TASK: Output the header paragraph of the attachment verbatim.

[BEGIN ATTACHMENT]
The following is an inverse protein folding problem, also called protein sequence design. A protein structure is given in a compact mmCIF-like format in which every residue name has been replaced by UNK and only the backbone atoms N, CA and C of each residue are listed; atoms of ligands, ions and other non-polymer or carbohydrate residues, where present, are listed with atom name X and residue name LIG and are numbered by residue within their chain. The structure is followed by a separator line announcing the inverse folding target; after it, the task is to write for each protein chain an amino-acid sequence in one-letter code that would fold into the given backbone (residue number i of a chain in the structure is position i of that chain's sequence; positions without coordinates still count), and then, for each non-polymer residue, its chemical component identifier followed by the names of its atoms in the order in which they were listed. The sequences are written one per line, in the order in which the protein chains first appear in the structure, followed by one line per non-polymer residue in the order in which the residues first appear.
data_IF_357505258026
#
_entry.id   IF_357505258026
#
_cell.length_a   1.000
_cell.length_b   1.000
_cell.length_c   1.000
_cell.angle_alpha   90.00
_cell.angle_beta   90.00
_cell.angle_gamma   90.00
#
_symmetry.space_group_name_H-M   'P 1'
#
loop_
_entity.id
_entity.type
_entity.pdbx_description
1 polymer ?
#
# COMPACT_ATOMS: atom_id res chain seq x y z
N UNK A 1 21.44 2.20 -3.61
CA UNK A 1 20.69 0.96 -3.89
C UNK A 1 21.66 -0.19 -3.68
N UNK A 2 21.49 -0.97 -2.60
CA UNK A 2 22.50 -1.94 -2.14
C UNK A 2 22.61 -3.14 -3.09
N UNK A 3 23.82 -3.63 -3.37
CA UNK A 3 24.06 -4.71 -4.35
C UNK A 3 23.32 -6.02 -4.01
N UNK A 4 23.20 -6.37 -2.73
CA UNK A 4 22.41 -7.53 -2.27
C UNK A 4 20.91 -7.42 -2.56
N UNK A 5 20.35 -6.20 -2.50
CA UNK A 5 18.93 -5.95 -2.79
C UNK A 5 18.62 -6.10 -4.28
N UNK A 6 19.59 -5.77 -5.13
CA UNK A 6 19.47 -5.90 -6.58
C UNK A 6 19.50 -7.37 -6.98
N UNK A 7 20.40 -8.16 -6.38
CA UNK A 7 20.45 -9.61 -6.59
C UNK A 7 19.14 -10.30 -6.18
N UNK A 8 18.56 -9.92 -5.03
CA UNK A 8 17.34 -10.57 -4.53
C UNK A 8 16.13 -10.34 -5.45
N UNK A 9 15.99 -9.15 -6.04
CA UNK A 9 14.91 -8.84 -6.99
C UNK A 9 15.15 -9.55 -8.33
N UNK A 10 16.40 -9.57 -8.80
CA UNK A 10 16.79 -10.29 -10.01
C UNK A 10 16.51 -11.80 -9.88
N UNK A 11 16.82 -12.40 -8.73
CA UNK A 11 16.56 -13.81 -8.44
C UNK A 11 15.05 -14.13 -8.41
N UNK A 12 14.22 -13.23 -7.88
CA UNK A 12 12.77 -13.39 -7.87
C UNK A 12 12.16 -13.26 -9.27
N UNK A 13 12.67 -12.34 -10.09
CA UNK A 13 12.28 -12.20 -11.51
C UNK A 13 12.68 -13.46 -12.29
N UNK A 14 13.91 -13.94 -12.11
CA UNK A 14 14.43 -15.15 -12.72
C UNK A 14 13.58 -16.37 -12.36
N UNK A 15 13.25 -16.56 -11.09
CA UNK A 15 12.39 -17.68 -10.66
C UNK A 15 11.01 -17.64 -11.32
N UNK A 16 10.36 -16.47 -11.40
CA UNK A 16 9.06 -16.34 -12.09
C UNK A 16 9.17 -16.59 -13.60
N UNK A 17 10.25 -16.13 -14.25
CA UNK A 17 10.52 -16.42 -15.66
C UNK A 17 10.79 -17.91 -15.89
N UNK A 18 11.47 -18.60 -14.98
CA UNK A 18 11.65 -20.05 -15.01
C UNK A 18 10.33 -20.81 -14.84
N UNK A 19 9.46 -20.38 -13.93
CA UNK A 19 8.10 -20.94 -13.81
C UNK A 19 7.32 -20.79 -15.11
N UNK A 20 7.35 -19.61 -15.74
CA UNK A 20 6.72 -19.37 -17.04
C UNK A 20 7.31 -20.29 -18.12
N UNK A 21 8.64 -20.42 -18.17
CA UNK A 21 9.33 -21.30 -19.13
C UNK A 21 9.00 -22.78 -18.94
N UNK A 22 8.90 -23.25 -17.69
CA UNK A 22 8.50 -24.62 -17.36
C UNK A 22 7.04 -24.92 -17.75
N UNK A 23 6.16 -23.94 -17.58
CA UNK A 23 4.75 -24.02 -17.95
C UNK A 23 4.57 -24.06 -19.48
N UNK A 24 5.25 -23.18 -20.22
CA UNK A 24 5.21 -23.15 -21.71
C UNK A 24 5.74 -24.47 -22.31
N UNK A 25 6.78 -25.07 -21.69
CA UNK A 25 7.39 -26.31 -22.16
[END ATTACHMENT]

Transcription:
The following is an inverse protein folding problem, also called protein sequence design. A protein structure is given in a compact mmCIF-like format in which every residue name has been replaced by UNK and only the backbone atoms N, CA and C of each residue are listed; atoms of ligands, ions and other non-polymer or carbohydrate residues, where present, are listed with atom name X and residue name LIG and are numbered by residue within their chain. The structure is followed by a separator line announcing the inverse folding target; after it, the task is to write for each protein chain an amino-acid sequence in one-letter code that would fold into the given backbone (residue number i of a chain in the structure is position i of that chain's sequence; positions without coordinates still count), and then, for each non-polymer residue, its chemical component identifier followed by the names of its atoms in the order in which they were listed. The sequences are written one per line, in the order in which the protein chains first appear in the structure, followed by one line per non-polymer residue in the order in which the residues first appear.